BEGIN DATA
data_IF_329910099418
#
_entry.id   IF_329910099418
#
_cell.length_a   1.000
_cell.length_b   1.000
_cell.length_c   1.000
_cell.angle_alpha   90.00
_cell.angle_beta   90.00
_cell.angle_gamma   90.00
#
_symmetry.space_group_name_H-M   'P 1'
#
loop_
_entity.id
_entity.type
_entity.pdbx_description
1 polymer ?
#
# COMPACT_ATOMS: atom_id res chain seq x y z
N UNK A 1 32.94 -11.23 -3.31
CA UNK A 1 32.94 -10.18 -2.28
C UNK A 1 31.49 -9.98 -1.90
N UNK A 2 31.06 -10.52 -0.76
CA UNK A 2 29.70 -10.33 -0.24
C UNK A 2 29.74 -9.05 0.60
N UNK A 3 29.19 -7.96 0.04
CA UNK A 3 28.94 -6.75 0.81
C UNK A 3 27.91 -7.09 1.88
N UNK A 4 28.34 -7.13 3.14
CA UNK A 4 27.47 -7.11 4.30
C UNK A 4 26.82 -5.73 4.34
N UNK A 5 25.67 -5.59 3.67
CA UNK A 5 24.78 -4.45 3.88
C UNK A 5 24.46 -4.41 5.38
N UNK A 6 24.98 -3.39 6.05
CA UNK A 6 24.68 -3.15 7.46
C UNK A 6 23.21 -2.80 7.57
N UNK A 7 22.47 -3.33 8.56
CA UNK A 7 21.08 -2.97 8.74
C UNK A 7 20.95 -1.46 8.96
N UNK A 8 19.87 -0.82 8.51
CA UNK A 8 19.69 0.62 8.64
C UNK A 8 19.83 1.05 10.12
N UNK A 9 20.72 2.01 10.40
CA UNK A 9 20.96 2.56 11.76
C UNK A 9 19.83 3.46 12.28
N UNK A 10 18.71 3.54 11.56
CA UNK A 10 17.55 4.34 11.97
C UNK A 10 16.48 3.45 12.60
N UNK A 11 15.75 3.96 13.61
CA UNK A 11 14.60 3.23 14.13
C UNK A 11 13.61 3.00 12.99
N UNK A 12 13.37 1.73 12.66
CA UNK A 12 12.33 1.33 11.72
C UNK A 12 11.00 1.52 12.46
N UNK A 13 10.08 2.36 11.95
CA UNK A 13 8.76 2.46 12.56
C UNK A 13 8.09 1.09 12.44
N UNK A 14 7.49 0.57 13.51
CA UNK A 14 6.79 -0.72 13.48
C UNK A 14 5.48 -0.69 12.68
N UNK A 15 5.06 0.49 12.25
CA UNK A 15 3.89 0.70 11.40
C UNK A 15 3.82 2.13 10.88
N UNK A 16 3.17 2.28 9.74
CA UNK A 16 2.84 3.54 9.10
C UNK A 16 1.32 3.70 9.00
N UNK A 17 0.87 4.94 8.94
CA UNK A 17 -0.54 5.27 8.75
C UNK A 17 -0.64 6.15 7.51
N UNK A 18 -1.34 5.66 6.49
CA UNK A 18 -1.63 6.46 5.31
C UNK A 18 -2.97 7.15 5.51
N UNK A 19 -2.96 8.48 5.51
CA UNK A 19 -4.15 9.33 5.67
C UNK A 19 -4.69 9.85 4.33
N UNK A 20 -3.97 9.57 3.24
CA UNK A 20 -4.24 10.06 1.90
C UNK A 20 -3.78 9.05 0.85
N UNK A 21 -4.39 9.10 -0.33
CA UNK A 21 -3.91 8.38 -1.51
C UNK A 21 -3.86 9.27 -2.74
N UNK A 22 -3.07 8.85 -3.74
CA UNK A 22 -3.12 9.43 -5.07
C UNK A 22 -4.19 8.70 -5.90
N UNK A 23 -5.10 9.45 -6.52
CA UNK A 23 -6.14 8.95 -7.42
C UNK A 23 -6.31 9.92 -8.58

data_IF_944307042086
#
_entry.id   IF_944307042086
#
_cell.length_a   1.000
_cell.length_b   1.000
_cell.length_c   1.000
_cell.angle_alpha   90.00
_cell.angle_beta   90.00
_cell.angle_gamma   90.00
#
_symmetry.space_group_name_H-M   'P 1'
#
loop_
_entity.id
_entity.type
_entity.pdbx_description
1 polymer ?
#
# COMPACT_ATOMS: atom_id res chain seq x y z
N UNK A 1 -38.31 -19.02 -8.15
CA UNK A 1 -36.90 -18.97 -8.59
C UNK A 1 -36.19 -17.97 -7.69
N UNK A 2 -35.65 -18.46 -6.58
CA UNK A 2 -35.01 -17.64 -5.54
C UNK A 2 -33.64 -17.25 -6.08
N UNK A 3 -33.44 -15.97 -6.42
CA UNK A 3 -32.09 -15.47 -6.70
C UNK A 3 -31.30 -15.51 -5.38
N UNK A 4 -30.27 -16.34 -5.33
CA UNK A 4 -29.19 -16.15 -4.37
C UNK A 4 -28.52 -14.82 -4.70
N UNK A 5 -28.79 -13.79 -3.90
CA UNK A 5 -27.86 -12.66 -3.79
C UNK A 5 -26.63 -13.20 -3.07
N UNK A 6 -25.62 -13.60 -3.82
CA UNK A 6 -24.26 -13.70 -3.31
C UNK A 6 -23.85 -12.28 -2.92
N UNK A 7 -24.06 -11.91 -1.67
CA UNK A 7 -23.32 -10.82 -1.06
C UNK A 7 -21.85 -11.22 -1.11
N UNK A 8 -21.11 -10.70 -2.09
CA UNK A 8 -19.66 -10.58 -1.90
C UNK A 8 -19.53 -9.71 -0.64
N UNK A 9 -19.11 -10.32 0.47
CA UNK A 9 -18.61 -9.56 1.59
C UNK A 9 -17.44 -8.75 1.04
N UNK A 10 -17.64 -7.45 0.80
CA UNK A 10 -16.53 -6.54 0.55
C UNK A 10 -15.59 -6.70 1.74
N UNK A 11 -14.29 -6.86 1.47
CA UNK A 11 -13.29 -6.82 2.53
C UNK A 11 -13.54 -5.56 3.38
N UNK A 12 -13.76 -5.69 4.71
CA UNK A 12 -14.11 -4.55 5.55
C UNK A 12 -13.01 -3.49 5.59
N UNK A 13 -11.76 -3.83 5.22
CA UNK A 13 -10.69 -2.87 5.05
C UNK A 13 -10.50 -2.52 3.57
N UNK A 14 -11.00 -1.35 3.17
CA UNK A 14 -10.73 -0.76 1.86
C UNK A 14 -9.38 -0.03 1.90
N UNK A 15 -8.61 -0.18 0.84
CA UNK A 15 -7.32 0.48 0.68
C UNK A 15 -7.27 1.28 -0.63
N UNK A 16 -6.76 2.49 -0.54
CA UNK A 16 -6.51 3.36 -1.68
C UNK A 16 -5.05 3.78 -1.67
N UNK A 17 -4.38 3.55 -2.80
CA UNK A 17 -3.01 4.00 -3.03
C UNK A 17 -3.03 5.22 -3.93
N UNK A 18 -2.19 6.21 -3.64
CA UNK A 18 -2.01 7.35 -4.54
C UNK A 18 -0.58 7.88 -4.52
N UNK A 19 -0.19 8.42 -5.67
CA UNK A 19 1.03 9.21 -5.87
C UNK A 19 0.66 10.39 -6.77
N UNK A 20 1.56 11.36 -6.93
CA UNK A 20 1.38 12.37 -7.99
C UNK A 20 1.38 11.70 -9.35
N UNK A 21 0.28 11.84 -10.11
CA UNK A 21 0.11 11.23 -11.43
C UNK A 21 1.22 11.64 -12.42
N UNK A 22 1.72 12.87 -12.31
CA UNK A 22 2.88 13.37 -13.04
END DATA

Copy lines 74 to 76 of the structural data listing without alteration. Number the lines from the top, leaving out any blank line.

C UNK A 18 -2.97 7.15 5.51
N UNK A 19 -2.96 8.48 5.51
CA UNK A 19 -4.15 9.33 5.67